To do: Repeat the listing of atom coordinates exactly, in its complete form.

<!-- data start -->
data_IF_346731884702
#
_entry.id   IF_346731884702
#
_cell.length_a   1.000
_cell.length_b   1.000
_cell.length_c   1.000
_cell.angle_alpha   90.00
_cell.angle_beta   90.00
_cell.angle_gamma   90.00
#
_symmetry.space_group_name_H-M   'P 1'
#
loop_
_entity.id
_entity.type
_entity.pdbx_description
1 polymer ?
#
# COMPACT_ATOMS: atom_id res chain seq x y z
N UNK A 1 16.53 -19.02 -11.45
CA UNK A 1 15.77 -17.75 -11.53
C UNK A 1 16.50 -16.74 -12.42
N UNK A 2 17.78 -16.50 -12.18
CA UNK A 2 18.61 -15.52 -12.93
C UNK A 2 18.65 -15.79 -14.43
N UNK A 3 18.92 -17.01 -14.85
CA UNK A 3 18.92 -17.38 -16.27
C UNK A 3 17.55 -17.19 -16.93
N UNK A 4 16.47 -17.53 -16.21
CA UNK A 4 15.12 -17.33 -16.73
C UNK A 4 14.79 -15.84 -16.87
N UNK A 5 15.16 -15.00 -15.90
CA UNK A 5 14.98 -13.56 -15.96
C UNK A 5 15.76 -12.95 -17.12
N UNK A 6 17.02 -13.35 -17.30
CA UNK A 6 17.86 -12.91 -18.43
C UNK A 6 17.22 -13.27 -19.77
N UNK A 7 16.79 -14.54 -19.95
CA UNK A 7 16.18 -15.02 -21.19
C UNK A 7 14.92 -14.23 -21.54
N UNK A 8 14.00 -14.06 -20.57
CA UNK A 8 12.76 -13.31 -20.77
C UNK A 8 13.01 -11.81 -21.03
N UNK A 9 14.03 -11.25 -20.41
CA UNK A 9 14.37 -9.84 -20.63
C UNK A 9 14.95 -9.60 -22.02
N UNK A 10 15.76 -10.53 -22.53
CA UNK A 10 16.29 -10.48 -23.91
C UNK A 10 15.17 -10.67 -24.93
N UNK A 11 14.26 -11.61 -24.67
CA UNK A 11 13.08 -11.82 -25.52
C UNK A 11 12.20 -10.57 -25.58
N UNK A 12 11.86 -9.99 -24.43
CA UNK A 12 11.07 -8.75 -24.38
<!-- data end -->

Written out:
data_IF_346731884702
#
_entry.id   IF_346731884702
#
_cell.length_a   1.000
_cell.length_b   1.000
_cell.length_c   1.000
_cell.angle_alpha   90.00
_cell.angle_beta   90.00
_cell.angle_gamma   90.00
#
_symmetry.space_group_name_H-M   'P 1'
#
loop_
_entity.id
_entity.type
_entity.pdbx_description
1 polymer ?
#
# COMPACT_ATOMS: atom_id res chain seq x y z
N UNK A 1 16.53 -19.02 -11.45
CA UNK A 1 15.77 -17.75 -11.53
C UNK A 1 16.50 -16.74 -12.42
N UNK A 2 17.78 -16.50 -12.18
CA UNK A 2 18.61 -15.52 -12.93
C UNK A 2 18.65 -15.79 -14.43
N UNK A 3 18.92 -17.01 -14.85
CA UNK A 3 18.92 -17.38 -16.27
C UNK A 3 17.55 -17.19 -16.93
N UNK A 4 16.47 -17.53 -16.21
CA UNK A 4 15.12 -17.33 -16.73
C UNK A 4 14.79 -15.84 -16.87
N UNK A 5 15.16 -15.00 -15.90
CA UNK A 5 14.98 -13.56 -15.96
C UNK A 5 15.76 -12.95 -17.12
N UNK A 6 17.02 -13.35 -17.30
CA UNK A 6 17.86 -12.91 -18.43
C UNK A 6 17.22 -13.27 -19.77
N UNK A 7 16.79 -14.54 -19.95
CA UNK A 7 16.18 -15.02 -21.19
C UNK A 7 14.92 -14.23 -21.54
N UNK A 8 14.00 -14.06 -20.57
CA UNK A 8 12.76 -13.31 -20.77
C UNK A 8 13.01 -11.81 -21.03
N UNK A 9 14.03 -11.25 -20.41
CA UNK A 9 14.37 -9.84 -20.63
C UNK A 9 14.95 -9.60 -22.02
N UNK A 10 15.76 -10.53 -22.53
CA UNK A 10 16.29 -10.48 -23.91
C UNK A 10 15.17 -10.67 -24.93
N UNK A 11 14.26 -11.61 -24.67
CA UNK A 11 13.08 -11.82 -25.52
C UNK A 11 12.20 -10.57 -25.58
N UNK A 12 11.86 -9.99 -24.43
CA UNK A 12 11.07 -8.75 -24.38